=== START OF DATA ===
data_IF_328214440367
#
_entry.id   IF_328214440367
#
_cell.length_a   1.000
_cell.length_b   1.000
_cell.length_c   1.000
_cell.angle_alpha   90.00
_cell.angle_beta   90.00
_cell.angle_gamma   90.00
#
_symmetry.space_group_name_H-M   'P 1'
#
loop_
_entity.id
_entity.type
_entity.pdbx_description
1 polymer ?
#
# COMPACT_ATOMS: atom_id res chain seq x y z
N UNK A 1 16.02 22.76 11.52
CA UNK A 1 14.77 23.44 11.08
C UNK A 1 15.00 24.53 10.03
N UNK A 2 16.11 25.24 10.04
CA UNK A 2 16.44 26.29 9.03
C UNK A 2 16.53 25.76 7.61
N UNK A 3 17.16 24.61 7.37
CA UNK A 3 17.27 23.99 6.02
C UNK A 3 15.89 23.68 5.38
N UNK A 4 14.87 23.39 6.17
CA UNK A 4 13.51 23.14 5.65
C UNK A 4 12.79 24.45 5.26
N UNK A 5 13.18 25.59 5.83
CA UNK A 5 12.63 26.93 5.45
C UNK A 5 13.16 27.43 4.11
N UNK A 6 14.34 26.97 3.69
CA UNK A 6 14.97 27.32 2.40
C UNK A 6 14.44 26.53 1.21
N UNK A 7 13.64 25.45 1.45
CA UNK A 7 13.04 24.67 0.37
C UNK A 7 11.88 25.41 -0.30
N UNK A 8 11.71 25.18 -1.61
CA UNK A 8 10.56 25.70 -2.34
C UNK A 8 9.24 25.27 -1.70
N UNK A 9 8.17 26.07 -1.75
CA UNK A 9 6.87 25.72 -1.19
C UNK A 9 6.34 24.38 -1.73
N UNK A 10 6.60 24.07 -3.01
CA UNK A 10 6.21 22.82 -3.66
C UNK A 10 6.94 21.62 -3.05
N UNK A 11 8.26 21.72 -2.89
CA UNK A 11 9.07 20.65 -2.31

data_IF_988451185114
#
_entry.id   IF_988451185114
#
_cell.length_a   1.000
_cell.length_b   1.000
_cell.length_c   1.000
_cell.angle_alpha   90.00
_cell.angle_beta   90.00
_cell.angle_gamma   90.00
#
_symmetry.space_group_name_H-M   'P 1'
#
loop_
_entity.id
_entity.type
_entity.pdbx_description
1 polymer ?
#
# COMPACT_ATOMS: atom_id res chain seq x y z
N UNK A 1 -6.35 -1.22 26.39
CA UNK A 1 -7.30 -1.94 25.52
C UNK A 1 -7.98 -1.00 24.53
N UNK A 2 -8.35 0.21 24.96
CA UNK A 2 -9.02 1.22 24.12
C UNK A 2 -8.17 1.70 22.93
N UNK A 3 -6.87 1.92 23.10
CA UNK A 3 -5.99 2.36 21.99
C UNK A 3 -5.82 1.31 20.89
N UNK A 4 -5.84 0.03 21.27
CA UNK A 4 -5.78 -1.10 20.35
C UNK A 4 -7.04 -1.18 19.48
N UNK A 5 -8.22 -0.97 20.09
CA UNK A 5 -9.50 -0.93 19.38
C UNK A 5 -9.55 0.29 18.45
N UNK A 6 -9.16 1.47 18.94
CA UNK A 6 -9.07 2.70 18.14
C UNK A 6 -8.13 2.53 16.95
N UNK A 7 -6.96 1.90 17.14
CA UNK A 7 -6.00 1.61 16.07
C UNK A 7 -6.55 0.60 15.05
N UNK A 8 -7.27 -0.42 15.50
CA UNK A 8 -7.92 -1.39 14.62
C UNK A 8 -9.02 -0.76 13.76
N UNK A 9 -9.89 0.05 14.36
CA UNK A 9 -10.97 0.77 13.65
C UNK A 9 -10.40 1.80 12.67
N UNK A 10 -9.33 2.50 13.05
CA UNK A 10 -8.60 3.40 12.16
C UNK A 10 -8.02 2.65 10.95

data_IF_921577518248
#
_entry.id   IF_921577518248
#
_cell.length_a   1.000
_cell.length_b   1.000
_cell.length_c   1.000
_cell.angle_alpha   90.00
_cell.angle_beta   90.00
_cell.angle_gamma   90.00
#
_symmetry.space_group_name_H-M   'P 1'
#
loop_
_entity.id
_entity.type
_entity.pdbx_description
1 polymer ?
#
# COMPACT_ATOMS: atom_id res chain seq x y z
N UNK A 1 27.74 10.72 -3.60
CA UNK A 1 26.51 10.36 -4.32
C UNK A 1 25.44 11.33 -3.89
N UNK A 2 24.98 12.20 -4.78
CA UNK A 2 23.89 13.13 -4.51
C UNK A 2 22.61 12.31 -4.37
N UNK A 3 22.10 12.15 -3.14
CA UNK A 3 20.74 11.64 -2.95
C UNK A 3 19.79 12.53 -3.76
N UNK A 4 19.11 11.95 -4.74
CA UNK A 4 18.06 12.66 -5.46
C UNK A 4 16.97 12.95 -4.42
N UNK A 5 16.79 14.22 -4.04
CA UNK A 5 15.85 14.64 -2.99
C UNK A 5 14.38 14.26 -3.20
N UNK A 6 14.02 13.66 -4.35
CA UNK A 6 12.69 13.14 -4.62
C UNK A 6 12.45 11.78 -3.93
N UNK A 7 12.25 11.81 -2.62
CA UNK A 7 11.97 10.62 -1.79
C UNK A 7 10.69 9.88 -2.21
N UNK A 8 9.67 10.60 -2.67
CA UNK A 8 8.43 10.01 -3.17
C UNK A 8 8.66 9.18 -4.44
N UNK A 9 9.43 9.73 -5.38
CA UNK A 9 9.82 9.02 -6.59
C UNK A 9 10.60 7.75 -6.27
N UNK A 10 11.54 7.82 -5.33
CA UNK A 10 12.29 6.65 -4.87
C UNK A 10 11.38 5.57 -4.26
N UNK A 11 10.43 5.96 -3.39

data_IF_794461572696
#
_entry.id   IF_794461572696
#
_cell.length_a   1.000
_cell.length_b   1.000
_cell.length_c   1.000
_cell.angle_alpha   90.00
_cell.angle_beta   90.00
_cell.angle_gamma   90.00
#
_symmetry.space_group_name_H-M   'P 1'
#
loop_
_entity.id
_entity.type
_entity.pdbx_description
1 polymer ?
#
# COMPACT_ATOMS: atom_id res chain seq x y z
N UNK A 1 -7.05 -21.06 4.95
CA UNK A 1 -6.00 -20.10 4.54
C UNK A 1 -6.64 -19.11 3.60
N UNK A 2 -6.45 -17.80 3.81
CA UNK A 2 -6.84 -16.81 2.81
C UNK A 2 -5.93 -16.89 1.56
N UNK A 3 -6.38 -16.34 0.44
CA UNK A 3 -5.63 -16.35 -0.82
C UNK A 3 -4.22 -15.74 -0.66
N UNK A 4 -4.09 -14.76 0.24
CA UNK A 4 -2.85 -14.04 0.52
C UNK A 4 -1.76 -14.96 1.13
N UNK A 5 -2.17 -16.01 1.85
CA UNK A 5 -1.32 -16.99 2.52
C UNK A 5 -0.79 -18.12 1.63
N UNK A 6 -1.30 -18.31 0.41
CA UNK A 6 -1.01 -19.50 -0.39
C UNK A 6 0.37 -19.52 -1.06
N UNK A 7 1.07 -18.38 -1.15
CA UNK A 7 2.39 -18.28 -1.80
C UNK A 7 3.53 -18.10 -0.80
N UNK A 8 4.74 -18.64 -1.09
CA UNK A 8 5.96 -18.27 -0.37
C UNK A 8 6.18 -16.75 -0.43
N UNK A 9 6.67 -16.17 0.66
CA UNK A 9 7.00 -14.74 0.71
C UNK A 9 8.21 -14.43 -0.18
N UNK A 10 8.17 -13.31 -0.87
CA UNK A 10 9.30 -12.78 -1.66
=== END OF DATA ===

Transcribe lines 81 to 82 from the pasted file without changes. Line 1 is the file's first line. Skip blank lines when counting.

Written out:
C UNK A 3 -5.82 1.31 20.89
N UNK A 4 -5.84 0.03 21.27